I think I have a reputation for raffish workshop areas. The photo is of my workshop in the mid-nineties. I’ve never been able to have the sort of lovely shops you see in the woodworking magazines. It would be sheer pretense anyway. My shops tend to get set up wherever there is room; esthetics be damned.
Still, there should be some requirements for work areas. You might think size would matter, but I’ve known carpenters with hatches cut into their shed backs so they could work with long planks. And an early mentor of mine worked in the corner of his kitchen. So not size.
Thinking on it, I’d say that the criteria are good light, a stable work surface, and a handy place to rack tools ready for use. Depending on how much stink or dust you create, you need to add ventilation.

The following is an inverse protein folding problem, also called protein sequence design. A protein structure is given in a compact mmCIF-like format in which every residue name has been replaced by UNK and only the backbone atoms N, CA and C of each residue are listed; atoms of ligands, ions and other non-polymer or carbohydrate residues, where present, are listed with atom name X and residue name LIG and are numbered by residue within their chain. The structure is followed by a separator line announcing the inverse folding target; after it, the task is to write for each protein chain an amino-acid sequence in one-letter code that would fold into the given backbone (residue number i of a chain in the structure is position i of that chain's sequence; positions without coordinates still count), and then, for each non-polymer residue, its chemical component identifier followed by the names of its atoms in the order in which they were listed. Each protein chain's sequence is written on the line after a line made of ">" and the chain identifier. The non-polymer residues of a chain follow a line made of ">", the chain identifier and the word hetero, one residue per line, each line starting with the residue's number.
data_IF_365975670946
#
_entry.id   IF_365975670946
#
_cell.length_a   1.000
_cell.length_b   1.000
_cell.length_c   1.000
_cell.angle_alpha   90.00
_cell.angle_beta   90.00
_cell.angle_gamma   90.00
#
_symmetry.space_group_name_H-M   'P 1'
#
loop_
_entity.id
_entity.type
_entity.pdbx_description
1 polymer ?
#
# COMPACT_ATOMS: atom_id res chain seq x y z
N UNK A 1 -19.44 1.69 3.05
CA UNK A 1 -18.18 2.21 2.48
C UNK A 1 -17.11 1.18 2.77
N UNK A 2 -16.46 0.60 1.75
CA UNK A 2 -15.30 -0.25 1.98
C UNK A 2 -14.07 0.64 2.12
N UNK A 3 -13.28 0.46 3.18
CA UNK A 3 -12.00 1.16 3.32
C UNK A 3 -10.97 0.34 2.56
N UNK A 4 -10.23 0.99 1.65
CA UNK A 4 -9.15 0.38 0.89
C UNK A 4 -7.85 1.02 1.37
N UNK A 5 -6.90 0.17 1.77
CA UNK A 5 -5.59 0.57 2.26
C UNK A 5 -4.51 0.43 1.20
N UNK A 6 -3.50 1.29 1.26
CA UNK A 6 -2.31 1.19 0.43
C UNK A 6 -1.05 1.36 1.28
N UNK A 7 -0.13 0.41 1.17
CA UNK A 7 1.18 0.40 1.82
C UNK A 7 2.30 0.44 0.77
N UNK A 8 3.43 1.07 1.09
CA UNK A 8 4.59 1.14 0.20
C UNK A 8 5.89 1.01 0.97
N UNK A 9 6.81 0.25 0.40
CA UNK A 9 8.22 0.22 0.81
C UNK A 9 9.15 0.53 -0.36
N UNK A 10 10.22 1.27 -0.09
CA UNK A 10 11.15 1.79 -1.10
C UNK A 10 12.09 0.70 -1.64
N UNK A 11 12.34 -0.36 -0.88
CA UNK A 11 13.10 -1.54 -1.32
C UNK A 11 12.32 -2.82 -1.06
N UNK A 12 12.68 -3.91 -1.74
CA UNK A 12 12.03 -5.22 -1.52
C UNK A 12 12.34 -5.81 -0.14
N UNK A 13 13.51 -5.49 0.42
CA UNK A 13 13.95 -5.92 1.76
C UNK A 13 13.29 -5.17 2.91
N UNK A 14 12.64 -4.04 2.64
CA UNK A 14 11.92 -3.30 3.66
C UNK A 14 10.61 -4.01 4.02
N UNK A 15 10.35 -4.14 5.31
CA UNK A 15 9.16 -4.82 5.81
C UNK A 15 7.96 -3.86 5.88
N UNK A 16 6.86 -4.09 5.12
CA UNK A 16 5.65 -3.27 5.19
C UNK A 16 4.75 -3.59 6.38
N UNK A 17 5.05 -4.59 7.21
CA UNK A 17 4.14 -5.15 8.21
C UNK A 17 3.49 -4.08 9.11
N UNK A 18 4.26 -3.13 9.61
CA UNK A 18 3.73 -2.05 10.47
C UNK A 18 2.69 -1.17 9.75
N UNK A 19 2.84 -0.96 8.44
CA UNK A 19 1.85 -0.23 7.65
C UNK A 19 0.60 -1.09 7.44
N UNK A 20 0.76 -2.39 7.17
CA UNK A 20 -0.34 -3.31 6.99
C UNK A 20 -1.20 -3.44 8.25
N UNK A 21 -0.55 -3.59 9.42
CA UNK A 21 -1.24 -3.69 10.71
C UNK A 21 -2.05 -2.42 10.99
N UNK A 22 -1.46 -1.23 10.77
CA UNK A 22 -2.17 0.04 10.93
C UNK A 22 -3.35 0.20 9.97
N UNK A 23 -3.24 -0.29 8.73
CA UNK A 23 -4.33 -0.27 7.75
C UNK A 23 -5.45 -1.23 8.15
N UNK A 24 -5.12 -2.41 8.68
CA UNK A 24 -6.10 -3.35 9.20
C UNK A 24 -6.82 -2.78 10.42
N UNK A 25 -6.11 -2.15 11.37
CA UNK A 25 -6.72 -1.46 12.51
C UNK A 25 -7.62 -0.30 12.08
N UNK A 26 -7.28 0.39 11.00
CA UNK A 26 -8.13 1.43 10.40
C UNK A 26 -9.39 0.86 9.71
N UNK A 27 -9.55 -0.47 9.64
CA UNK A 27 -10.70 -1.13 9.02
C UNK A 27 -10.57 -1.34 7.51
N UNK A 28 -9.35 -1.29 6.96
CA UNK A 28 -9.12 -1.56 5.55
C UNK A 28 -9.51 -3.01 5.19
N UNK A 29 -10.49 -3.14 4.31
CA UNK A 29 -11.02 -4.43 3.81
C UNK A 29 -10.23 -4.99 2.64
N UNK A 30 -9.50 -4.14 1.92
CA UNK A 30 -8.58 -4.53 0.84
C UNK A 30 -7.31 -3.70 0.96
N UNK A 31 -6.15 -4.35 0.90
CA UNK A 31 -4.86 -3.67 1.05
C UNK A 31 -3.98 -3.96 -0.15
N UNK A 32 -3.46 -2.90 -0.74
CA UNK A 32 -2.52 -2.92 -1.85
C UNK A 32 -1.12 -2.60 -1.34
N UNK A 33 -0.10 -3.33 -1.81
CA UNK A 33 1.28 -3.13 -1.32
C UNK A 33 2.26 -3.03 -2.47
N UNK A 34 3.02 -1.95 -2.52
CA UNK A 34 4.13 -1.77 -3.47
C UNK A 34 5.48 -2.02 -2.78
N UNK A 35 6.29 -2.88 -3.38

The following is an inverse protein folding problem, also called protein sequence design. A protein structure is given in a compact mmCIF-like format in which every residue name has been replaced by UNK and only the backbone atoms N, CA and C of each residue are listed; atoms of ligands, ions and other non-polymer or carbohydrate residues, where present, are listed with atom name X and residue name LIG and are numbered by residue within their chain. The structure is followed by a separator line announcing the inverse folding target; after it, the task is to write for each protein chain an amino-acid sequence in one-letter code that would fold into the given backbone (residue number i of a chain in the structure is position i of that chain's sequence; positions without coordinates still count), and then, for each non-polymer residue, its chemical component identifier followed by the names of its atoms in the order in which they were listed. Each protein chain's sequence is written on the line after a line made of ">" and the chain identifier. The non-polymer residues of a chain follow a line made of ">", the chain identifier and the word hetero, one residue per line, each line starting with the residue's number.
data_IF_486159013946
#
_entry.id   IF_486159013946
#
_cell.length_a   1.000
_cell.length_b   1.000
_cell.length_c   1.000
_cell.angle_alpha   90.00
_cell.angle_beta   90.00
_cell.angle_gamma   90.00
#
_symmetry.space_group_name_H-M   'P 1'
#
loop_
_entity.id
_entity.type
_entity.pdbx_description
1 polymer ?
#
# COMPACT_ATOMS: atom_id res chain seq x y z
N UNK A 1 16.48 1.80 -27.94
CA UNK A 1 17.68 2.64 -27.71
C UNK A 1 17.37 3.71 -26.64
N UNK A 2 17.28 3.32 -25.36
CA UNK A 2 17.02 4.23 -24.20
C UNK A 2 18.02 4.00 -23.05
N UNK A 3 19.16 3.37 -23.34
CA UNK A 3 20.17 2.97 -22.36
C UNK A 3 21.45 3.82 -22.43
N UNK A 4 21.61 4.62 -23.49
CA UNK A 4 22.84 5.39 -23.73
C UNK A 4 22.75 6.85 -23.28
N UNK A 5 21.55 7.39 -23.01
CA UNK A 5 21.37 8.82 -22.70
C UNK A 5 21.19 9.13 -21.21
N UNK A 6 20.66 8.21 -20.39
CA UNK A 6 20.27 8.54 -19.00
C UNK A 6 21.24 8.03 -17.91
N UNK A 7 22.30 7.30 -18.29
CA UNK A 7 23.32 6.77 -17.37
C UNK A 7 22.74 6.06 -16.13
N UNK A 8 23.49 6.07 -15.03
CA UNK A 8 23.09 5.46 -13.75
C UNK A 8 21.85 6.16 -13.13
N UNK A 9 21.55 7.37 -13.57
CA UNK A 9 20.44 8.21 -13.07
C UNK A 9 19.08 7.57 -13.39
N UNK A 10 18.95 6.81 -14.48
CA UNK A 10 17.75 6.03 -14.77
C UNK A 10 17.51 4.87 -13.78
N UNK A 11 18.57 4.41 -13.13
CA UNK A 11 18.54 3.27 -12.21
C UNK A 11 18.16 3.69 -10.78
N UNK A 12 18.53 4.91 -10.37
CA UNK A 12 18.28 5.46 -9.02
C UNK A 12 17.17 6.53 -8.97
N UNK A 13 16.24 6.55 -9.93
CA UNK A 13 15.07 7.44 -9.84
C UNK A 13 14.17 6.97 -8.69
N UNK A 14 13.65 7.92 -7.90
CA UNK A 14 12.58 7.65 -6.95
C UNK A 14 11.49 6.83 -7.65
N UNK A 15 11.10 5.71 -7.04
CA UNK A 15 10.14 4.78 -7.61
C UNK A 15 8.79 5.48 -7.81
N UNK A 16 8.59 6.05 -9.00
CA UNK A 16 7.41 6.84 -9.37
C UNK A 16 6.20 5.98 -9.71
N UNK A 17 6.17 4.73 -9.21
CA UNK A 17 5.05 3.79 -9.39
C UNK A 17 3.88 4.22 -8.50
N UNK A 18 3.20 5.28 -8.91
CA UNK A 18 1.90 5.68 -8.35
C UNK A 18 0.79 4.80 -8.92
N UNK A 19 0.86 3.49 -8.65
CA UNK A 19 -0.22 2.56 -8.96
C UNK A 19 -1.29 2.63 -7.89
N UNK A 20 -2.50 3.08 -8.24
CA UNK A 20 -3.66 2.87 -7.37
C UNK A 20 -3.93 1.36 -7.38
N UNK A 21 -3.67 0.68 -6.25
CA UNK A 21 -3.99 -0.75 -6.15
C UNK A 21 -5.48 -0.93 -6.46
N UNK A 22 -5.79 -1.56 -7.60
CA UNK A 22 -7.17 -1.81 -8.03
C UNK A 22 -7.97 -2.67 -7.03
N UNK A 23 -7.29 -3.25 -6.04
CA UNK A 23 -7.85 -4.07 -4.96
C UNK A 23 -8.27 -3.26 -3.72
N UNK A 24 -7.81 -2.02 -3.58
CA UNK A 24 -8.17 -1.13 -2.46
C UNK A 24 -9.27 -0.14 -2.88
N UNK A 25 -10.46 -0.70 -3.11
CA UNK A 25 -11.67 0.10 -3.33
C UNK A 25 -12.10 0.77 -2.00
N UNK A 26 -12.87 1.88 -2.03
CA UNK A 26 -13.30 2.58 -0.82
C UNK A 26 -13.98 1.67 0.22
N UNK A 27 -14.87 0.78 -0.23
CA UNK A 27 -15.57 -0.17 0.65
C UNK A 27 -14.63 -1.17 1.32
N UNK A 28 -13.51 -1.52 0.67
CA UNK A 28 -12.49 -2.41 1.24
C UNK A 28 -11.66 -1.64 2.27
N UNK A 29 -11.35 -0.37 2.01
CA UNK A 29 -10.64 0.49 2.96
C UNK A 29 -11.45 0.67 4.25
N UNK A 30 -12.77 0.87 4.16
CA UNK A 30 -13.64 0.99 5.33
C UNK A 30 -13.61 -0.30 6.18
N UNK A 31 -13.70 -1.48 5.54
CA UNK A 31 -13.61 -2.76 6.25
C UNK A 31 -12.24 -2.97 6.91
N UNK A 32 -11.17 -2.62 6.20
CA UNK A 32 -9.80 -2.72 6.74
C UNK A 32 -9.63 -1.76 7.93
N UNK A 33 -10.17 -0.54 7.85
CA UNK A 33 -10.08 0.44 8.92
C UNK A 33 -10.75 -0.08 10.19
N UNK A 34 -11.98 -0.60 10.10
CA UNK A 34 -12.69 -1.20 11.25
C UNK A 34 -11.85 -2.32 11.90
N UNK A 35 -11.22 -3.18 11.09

One of my earliest shops spaces was a picnic table, a carver’s hook, and my tools. This “shop” was in the woods of Ontario. I wasn’t lonely in this shop. I had to put up with a pair of Whiskey Jacks ( Canadian Jay’s) who’d come by and noisily critique whatever I accomplished ( unlike most critics, though, they’d shut up for an oatmeal cookie). I use that recollection as a reminder to myself that creative areas do not need to be complex.
People say to themselves, “Wait. When we move or retire, I’ll have a lovely workshop like that one in Fine Woodworking.” My advice is that you not wait. Creativity in wood can work well under simple circumstances. You may have to scale your projects to size, but you have no excuse for not being creative.